Once we were airborne, everything was great. The flight crew was attentive; there was no turbulence to speak of; there was on-demand entertainment in economy; the food was passable and served with alcohol, and the swarm of babies in my area was surprisingly quiet. I watched several forgettable "blockbusters", a bad Bollywood flick, and a depressing movie called Detachment. If you ever considered being a teacher, this film might give you second thoughts. Then I watched all the sitcoms and documentaries that were available and listened to some radio programs. And still there was time remaining in the flight.
I switched over to the games and started playing Sudoku. The high scores for the whole plane were listed, and they weren't very impressive. I played a dozen games straight just so I could knock everyone else off the score board. Once I accomplished this, I clicked into multiplayer mode and waited for other people to join so we could play head-to-head. After a few minutes, passenger 20G joined the party. Unfortunately, he (or she) was no daisy. The games were timed, and even on the easiest level, 20G never completed a puzzle. We must have dueled twenty times, and 20G didn't earn a single point. I quit undefeated, but my victories were a bit hollow. I was curious to see who my challenger was, but, at the same time, not curious enough to follow-through. Perhaps 20G was a little kid.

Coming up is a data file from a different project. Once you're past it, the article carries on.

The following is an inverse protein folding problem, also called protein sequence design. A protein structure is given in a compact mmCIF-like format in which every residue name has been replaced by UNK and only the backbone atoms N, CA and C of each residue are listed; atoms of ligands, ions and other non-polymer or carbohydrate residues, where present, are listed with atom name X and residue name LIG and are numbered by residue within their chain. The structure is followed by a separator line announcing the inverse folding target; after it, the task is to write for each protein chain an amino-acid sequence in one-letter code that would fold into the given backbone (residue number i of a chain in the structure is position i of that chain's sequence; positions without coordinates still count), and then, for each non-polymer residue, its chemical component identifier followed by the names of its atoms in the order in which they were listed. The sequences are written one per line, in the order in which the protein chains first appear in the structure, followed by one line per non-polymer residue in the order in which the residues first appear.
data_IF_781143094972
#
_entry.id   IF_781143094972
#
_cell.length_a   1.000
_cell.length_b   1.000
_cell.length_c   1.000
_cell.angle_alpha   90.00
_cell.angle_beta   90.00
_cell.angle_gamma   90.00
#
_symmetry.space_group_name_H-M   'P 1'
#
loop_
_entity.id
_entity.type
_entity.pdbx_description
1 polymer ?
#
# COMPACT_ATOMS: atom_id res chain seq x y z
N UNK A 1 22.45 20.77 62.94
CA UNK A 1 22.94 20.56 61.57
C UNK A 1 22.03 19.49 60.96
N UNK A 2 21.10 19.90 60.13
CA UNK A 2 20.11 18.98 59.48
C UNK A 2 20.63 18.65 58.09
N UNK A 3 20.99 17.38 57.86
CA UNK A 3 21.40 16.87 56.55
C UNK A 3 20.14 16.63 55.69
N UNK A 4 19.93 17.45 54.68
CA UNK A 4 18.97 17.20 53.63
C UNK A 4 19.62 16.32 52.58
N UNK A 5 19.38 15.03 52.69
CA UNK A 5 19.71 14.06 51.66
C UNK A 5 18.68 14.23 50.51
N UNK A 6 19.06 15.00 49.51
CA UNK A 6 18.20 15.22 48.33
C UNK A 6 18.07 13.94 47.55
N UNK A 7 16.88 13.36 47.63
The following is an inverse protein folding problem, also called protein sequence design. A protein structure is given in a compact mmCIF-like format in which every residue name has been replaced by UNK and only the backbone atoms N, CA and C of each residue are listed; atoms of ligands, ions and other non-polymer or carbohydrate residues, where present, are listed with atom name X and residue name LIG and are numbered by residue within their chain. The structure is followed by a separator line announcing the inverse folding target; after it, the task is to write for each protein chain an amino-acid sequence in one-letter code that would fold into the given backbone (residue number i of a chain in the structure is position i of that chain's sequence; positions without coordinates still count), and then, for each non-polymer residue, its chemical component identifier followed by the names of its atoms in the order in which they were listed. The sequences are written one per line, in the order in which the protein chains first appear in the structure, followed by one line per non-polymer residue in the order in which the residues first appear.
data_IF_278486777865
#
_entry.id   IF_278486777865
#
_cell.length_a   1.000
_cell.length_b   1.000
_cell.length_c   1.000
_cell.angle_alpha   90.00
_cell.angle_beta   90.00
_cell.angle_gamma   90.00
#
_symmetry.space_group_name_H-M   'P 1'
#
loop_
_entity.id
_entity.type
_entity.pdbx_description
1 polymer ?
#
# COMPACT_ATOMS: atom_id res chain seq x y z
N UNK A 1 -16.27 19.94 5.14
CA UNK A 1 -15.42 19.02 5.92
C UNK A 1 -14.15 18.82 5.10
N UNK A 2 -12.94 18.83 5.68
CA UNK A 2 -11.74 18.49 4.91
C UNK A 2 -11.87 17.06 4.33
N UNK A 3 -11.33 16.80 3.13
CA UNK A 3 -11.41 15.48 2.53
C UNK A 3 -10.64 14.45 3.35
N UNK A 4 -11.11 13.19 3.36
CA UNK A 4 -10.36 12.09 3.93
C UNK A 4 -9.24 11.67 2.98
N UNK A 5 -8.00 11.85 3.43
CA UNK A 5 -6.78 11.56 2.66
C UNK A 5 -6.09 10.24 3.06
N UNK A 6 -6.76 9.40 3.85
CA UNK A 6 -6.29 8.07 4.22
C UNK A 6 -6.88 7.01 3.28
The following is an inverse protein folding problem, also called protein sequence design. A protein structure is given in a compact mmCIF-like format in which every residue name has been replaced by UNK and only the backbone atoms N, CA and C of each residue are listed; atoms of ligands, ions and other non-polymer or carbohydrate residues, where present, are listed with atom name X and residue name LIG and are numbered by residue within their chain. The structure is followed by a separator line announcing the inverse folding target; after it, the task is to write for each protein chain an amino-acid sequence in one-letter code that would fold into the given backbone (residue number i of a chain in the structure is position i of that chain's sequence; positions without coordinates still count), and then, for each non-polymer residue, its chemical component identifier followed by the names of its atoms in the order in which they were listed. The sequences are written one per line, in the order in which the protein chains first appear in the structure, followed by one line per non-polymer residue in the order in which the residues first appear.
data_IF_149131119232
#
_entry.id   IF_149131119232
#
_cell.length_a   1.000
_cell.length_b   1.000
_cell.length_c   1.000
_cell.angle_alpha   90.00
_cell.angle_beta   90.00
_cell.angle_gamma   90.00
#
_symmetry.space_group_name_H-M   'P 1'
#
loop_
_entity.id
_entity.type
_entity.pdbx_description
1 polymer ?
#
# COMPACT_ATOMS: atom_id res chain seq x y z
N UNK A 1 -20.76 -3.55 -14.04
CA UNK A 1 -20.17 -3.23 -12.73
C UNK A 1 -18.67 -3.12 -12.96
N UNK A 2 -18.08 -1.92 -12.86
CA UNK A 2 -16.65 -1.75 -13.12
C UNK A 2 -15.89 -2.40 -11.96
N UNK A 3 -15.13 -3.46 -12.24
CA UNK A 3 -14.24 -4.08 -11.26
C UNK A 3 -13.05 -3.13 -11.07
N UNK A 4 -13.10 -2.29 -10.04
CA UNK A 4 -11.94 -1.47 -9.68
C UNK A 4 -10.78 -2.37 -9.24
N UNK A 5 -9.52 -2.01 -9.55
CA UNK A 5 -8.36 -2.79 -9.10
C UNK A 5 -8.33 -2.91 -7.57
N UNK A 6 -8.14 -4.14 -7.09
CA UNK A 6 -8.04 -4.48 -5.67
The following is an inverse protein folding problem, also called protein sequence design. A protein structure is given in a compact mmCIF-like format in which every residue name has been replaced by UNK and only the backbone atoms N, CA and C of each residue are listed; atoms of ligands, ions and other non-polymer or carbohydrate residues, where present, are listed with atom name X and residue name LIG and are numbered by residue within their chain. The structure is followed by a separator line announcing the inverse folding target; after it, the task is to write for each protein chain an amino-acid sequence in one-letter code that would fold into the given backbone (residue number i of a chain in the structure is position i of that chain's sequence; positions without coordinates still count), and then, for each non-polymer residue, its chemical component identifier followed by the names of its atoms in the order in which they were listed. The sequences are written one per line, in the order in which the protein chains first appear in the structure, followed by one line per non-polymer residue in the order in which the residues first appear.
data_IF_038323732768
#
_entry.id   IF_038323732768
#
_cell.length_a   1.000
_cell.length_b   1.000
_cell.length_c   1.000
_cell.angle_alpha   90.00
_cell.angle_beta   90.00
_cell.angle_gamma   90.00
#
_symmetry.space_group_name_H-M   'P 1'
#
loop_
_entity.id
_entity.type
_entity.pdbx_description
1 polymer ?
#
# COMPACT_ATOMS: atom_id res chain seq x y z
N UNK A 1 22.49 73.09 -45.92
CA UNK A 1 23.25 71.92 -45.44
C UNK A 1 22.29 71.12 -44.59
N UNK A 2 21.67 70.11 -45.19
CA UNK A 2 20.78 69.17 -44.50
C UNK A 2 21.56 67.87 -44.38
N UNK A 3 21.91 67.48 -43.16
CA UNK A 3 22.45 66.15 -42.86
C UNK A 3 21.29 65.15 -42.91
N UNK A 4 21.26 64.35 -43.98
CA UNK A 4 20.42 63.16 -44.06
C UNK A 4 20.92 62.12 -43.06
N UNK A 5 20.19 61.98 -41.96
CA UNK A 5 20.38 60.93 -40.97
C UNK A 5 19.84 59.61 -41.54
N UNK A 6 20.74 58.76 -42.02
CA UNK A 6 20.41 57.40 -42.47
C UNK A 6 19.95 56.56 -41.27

Thirteen and a half hours and two meals later, we touched down in Addis Ababa. I hadn't bothered to sleep a wink, but other than some very dry contact lenses, I felt pretty good.
It took me a while to get through the substantial line at passport control and to collect my bags, but when I finally emerged into the arrivals hall, my Embassy sponsor and a driver were waiting for me.